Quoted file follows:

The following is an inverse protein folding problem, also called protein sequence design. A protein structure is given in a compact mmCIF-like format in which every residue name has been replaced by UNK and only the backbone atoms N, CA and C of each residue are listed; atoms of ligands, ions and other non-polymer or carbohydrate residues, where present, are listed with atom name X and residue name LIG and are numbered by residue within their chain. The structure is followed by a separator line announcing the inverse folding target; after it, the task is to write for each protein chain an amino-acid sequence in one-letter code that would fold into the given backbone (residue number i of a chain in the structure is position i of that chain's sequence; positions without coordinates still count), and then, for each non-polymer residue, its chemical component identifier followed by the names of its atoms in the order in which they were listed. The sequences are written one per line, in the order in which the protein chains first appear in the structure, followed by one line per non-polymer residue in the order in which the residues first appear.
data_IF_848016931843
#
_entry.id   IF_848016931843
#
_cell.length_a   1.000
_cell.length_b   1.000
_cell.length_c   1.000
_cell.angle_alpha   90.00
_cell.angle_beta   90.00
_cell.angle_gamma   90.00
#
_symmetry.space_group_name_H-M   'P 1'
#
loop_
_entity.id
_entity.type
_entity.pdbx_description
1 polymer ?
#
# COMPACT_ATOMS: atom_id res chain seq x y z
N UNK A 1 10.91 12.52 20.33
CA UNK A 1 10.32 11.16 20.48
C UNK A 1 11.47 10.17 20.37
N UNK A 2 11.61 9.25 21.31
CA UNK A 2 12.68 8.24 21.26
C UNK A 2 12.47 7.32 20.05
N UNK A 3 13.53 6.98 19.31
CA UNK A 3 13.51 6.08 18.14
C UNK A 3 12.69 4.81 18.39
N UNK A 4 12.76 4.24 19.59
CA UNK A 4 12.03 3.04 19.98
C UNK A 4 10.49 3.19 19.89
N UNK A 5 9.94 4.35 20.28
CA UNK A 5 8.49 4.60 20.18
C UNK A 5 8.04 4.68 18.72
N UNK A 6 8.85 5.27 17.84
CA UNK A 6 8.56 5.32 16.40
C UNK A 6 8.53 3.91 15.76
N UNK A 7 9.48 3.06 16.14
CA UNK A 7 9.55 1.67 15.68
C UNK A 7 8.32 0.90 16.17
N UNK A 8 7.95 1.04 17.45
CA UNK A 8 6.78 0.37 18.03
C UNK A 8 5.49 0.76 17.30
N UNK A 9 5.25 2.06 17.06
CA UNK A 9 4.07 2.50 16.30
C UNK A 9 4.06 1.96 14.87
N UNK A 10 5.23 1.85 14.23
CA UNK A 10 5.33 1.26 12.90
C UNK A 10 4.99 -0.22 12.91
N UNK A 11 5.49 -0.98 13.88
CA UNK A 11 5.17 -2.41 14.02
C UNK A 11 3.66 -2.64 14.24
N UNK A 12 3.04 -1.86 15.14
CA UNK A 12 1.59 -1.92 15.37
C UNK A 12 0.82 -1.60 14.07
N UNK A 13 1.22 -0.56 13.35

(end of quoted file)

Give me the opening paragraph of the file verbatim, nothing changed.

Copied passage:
The following is an inverse protein folding problem, also called protein sequence design. A protein structure is given in a compact mmCIF-like format in which every residue name has been replaced by UNK and only the backbone atoms N, CA and C of each residue are listed; atoms of ligands, ions and other non-polymer or carbohydrate residues, where present, are listed with atom name X and residue name LIG and are numbered by residue within their chain. The structure is followed by a separator line announcing the inverse folding target; after it, the task is to write for each protein chain an amino-acid sequence in one-letter code that would fold into the given backbone (residue number i of a chain in the structure is position i of that chain's sequence; positions without coordinates still count), and then, for each non-polymer residue, its chemical component identifier followed by the names of its atoms in the order in which they were listed. The sequences are written one per line, in the order in which the protein chains first appear in the structure, followed by one line per non-polymer residue in the order in which the residues first appear.